We made our way to a fleet of jeeps and boarded (three guests to a jeep). We were provided with dust masks as the jeeps kicked up a lot of sand as we were not yet on solid roads.
The fleet of smart Jeeps as seen from the tender
As we were heading off Payal saw some herons by the waterside so we stopped for photos and to take a look. She had the ships binoculars with her and was passing them around so all guests had the opportunity to view the birds.
Herons on Majuli Island, Assam, India
Back in the Jeeps and we were soon on the Tarmac roads. The island was so green and lush, with paddy fields on one side and small holdings on the other. Not so many vehicles on the island as the mainland so the drive was not quite so hair-raising, thankfully, but still a bit bumpy!
Mukhabbavana Dance, Majuli, Assam, India
We soon arrived at a clearing next to the river bank and made our way to a grass clearing complete with chairs to enjoy a dance performance of Mukhabbavana, an extract from Ramayana. We also saw a solo performance of Sutradhara, followed by an exciting interpretation of Dashavatar.
After some Indian tea and cookies we had plenty of time for photos, one of the dancers placed their mask on my head for photos! But my head was too big to work the mouth piece! Other guests were dressed up in traditional outfits.
Kamalabari Satra Monastery, Majuli Island
Back on the jeeps and we headed to Kamalabari Satra, a monastery that also offered hostel facilities to local boys, some of whom entered the monastery at age 4.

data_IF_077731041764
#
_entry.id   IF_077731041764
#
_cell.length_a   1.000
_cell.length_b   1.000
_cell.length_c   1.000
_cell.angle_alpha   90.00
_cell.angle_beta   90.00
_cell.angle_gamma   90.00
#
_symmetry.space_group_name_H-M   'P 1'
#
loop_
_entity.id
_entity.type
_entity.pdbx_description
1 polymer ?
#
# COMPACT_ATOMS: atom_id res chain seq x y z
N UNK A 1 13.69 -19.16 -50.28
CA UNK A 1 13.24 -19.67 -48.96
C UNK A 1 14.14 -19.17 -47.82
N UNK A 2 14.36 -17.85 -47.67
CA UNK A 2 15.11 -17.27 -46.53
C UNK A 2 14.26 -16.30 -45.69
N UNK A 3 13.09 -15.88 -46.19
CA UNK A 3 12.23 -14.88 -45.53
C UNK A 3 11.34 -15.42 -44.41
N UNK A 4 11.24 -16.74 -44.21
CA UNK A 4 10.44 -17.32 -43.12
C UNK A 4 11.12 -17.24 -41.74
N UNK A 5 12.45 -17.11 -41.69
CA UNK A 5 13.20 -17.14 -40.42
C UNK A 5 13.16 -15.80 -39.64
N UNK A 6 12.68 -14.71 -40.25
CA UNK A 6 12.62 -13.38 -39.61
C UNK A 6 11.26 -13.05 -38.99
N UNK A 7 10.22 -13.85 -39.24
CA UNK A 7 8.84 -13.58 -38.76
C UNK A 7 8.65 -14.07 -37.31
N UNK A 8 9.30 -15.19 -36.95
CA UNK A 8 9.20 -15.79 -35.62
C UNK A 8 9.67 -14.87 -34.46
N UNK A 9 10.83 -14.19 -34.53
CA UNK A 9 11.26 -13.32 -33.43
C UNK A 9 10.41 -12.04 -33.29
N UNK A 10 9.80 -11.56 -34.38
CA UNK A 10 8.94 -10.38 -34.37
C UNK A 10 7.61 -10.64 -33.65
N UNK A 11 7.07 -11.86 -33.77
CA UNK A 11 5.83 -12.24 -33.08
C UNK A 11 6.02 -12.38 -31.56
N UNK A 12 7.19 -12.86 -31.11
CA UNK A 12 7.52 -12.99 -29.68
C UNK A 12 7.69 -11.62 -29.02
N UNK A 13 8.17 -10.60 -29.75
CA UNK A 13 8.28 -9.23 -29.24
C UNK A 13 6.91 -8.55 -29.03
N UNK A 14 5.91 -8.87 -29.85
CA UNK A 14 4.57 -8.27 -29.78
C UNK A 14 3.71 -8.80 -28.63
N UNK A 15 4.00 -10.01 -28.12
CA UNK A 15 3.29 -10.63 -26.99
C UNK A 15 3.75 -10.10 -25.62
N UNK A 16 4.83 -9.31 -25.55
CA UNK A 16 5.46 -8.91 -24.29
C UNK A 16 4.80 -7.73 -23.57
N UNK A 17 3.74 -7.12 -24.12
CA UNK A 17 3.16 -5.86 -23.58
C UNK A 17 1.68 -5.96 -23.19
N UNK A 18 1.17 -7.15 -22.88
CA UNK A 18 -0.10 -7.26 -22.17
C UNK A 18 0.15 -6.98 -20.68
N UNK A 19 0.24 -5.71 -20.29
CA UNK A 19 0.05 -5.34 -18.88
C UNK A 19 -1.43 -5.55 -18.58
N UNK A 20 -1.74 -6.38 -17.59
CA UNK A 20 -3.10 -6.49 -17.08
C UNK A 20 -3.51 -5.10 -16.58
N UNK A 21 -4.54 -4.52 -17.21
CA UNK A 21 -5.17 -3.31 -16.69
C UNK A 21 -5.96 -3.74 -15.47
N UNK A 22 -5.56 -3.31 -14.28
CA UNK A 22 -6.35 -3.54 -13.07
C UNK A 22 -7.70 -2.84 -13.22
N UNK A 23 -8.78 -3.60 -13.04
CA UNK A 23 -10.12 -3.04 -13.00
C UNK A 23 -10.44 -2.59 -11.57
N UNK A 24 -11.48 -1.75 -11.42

Kamalabari Satra Monastery
Their parents chose to send them there, as the monastery can offer their children better education, shelter and lifestyle than they could provide themselves.
As we arrived the priests were preparing for a performance later in the day, and it was great to watch them apply their make-up.
Gayan Bayan performance
We were ushered into the main temple for our devotional performance of the Gayan Bayan that lasted a good 20 minutes. After this we had time to mooch around, and I met two young monks who were also getting ready for the performance later in the day.
After our trip here we drove back to the ferry port, along the dusty track again!
Majuli Island, Assam, India
Back on board
Embarking the MV Mahabaahu from the tender
That afternoon as we were sailing the Brahmaputra, we headed up on the sun deck to watch the scenery pass lazily by. It was a mixture of barren white sandy islets and areas of tropical jungle. Every year at monsoon season various islands as are flooded, some washed away for ever and new ones are formed all the time. We had a local pilot on board with us and we were following a research vessel that helped navigate the ever changing river.
Sandy embankment on the Bramaputra River
The river at this point was as wide as far as the eye could see, punctuated with sand bars, islets and more established islands thick with vegetation. At low water the river is 10km at its widest point and 1km at its narrowest, and is a great example of a braided river. The Brahmaputra river upper course was long unknown, and it’s identity with the Yarlong Tsango river in Tibet was only established by exploration in 1884. Starting in the Tibetan Himalayas, the river flows along the suture line of two tectonic plates, and at an average height of 4,000 metres is the highest of the major rivers in the world.